Pastor? Community Organizer!

As long as I have been a Christian, I have been skeptical of the pastoral system. Though I am not critical of pastors themselves, I do have a fair amount of discomfort with the idea that one person should be singled out as “the minister,” with the rest of the church relegated to support roles. You could say that I am especially committed to the concept of the priesthood of all believers, the responsibility that each one of us has for living as disciples of Jesus.

Though there are certainly dangers in the single-pastor model, I have also observed that when leadership is everyone’s job, it often becomes no one’s job. In my experience, a lack of explicitly recognized leadership can be a mask for hidden and informal structures that, when dysfunctional, cannot be questioned. It is extremely difficult to critique faulty leadership in a community that does not admit to having leaders! I have been part of communities where the refusal or inability to recognize and empower Spirit-led leadership has resulted in conflict, dysfunction and stagnation.

In spite of the risks that I see in the traditional pastoral model, I cannot deny the advantages of designating particular individuals as leaders within the community. At the same time, the single-pastor pattern of many churches just does not seem to work very well in our present situation, if it ever did. The work of the church is simply too great a burden for any one person to carry.

I am increasingly convinced that we need a way forward that is trapped neither in the informal power structures that can suffocate and stagnate our communities, nor in a pastoral system in which all responsibility and decision-making is vested in one person. What might an alternative model look like?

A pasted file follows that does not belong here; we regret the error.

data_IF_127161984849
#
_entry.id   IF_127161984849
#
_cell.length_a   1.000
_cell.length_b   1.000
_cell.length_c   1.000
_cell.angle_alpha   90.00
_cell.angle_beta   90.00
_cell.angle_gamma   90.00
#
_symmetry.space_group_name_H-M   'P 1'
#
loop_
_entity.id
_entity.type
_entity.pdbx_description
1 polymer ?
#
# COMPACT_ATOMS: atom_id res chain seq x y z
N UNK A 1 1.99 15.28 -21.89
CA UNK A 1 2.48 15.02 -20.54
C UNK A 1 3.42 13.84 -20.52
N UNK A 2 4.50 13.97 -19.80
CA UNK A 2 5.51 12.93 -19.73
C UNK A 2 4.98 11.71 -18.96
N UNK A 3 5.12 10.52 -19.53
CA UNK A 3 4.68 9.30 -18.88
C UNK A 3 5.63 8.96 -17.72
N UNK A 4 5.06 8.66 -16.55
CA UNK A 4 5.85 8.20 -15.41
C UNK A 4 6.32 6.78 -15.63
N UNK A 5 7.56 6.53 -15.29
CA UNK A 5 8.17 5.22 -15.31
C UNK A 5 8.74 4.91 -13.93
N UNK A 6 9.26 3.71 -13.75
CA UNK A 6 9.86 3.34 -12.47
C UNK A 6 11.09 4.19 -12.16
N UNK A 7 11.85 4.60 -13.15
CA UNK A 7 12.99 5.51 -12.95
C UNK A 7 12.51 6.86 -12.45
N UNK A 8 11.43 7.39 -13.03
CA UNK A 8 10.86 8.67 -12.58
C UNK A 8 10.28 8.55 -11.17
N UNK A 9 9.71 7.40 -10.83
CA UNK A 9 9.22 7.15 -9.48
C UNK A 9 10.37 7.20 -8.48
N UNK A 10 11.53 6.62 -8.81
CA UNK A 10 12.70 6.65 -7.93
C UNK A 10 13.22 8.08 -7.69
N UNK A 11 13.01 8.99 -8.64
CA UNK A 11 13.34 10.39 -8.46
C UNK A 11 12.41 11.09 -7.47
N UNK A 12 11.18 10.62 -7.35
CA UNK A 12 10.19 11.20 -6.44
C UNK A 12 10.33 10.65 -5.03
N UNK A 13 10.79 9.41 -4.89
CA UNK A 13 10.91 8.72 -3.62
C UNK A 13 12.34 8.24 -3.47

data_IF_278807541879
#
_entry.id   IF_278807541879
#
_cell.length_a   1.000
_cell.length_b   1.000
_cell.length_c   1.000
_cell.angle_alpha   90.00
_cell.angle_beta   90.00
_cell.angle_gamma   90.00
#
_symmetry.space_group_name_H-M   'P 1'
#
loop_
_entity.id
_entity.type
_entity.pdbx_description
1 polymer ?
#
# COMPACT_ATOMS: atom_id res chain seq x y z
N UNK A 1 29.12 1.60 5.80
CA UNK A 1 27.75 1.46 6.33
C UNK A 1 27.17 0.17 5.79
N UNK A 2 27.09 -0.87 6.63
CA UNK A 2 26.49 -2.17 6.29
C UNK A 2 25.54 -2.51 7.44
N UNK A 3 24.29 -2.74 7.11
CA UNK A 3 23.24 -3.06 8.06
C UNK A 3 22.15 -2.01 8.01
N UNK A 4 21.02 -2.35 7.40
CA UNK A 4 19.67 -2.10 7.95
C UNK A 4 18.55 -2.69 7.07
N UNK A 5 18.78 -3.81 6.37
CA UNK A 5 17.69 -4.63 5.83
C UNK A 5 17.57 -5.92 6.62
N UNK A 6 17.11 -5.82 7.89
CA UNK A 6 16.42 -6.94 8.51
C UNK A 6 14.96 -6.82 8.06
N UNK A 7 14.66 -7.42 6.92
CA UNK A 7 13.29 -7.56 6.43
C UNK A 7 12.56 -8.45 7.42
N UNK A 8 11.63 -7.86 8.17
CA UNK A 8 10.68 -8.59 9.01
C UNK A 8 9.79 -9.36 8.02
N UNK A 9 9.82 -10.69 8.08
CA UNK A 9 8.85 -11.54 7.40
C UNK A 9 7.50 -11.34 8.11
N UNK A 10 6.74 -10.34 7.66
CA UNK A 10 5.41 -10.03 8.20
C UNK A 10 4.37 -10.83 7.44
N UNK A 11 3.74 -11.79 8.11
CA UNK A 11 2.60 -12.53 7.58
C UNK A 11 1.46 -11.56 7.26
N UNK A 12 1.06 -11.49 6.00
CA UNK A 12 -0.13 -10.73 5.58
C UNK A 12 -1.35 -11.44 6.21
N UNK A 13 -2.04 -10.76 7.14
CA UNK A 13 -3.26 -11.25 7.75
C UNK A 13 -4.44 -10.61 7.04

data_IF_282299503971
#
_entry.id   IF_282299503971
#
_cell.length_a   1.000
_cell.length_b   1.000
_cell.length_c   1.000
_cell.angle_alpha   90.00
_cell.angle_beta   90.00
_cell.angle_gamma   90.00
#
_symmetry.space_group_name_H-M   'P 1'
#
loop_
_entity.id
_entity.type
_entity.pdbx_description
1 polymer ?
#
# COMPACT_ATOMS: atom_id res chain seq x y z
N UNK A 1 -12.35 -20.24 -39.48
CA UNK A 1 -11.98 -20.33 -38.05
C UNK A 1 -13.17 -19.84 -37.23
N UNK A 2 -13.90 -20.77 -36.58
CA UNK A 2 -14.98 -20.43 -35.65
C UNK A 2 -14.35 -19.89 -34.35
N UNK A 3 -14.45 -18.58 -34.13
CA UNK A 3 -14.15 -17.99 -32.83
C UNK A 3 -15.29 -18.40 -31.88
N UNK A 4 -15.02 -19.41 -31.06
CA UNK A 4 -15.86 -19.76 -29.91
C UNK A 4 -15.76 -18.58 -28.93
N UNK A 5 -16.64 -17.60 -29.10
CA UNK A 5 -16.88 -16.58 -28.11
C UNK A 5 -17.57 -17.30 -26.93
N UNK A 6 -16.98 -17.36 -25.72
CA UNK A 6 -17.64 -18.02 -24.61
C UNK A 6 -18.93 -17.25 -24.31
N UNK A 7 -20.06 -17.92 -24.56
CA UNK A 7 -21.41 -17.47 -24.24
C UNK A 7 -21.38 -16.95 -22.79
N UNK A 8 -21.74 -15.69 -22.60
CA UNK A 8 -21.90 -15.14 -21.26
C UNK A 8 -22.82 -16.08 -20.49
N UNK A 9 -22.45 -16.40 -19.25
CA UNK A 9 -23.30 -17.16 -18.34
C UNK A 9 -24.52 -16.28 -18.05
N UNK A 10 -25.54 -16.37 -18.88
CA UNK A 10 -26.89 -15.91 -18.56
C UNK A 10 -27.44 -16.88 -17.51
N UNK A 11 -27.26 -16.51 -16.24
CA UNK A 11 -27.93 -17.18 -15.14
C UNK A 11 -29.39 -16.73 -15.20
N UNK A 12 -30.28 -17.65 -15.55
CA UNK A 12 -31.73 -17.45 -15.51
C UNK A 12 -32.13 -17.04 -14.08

What if we expanded the idea of what it means to be a pastor? In your typical Christian community, it is often expected that perhaps one person out of 100 will be a pastor. What would happen if we expected that number to be more like one in 10?

This is the basic idea of the cell church model that Capitol Hill Friends is experimenting with. Each small group has a leader who functions as a pastor for the 6-12 people in that group, working alongside an apprentice leader and another person designated as the group’s host. The small group leader’s main jobs are to care for the members of the group, encourage each person to develop their spiritual gifts, and to provide mentoring and training to an apprentice leader, who is preparing to become a leader of her own small group.

Operating under this sort of cell church model, a church of 100 people should have 10 pastors, 10 pastors in training, and 10 people who take responsibility for coordinating logistics. Of course, you may ask, what about the other 70 people? Are they just spectators?

No way! Consider the power of having 30% of our community consistently focusing their attention on identifying, encouraging and releasing the spiritual gifts of each individual under their care. With this encouragement, we can expect to see the development of a variety of gifts – evangelism, prayer, practical helps, administration, teaching, music and prophetic (justice-oriented) ministry, among others. In this model, the role of the leaders, apprentice leaders and hosts is primarily to equip the whole community to operate in their gifts, each one carrying out a particular function as God directs.

In effect, the small group leaders take on the role of community organizers. Their job is to help the whole congregation to discover how to work all by itself under the direction of the Holy Spirit. Rather than expecting a single pastor to take all the initiative, the leaders of each small group encourage every individual to find her place in the body. In this way, small group leaders help to create an environment where truly congregation-led leadership can happen.

What has been your own experience? Has your community operated more in a single-leader model, an informal leadership style, or perhaps in some other model? Have you noticed what gives some communities healthier leadership dynamics than others? What patterns do you see? How would you like to see our communities handle leadership going forward?